Much has happened since politicians adopted the previous Digital Strategy in 2011. The 2011 strategy was ambitious. It has left a huge fingerprint on Danish society and has produced good results. Some of the results of the strategy are Digital Post to citizens and businesses, implementation of mandatory digital self-service for more than 100 services, etc. Today, we are taking the next step with the launch of a new digital strategy. A strategy which is to build on the solid foundation achieved with the previous strategy, and which is to seize the new opportunities of digitisation.
Three objectives - 33 initiatives
The Digital Strategy is the product of a lengthy negotiation process launched back in early 2015. During the process, we have witnessed how digitisation has assumed a prominent place on the agenda in ministries, local governments and regions – and not least with politicians. This has made achieving success an exciting, but complex task. The new strategy is now ready for launch, and I believe that we can be more than pleased with the results. The 33 initiatives in the strategy represent an ambitious direction towards achieving the three overall objectives for the public sector in Denmark.
We need to create a more cohesive and efficient public sector with high-quality services and welfare solutions. We need to exploit data as raw material for research, technology and innovation. We also need to ensure that development takes place with increased confidence in digital solutions, that personal data remains secure and that everyone can participate.
This is no easy task, and requires continued good collaboration between ministries, local governments and regions. Extensive work on data, standards and architecture needs to be carried out while improving the level of service, and the level of security and stability of the public sector IT infrastructure.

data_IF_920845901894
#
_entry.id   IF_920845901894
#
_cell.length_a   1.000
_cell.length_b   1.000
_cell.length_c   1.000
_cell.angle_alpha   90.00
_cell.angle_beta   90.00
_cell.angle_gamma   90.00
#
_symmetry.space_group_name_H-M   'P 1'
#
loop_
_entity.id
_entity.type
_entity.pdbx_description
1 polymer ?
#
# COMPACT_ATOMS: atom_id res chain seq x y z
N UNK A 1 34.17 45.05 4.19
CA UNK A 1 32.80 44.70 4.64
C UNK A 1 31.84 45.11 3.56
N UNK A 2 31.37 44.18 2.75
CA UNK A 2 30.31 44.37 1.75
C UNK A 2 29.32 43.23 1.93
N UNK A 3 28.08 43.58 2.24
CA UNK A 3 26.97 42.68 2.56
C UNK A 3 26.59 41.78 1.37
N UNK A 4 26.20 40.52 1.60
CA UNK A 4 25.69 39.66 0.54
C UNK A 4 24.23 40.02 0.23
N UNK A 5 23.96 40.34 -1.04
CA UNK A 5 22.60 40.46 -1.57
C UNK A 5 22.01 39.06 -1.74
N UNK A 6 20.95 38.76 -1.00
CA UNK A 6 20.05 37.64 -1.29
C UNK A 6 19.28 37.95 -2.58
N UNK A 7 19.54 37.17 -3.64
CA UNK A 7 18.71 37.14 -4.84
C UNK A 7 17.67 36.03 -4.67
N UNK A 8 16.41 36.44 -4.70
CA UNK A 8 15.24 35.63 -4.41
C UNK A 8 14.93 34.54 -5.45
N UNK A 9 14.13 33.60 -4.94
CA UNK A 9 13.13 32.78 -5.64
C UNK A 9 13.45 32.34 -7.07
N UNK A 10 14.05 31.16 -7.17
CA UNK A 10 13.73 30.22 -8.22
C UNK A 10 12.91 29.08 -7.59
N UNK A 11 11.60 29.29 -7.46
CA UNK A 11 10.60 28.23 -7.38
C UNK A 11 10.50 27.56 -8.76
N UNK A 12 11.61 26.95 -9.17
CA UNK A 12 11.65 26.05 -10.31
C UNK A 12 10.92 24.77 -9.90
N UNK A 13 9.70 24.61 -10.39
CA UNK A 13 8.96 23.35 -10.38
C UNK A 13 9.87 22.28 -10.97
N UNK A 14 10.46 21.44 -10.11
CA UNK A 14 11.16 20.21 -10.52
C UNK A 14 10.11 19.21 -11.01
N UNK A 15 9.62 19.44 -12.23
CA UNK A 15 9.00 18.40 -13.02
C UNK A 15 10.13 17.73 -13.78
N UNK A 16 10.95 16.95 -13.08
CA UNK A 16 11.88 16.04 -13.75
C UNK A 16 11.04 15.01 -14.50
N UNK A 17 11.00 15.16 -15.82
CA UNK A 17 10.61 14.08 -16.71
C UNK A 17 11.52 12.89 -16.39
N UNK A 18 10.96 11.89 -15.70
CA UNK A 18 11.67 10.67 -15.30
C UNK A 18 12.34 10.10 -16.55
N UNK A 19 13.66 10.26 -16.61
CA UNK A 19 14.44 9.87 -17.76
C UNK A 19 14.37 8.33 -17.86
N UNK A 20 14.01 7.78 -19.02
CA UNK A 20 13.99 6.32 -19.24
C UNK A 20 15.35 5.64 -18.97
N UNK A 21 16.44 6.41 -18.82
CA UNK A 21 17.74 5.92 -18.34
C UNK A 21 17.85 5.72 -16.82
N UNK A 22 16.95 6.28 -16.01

A flagship for work by the Danish Agency for Digitisation
The strategy will not only impact the Danish welfare society, which is becoming increasingly digital. It will also play an important part in our internal work at the Agency.
We must ensure that our organisation and employees are capable of dealing with the new challenges, and that they have the right competences when the many initiatives, e.g. in the data area, are launched. At the same time, we will continue our current efforts to conduct tendering procedures for the next generation of NemID, Digital Post, etc.
The strategy will not resolve all of the problems we are experiencing with public sector IT and digitisation projects. There are still substantial challenges to be addressed, also outside the joint public sector framework set by this strategy. Just as technological development constantly brings about both new problems and new opportunities, I expect new initiatives to arrive in the years to come, as society develops and as we become more aware of the opportunities and challenges.
Finally, I would like to thank our partners in the central government, Local Government Denmark and Danish Regions for our collaboration on designing the new strategy. Denmark is a pioneer in public sector digitisation, not least because of our strong tradition for joint public sector collaboration on digitisation. We are looking forward to continuing this collaboration when, together, we will implement the initiatives in this strategy.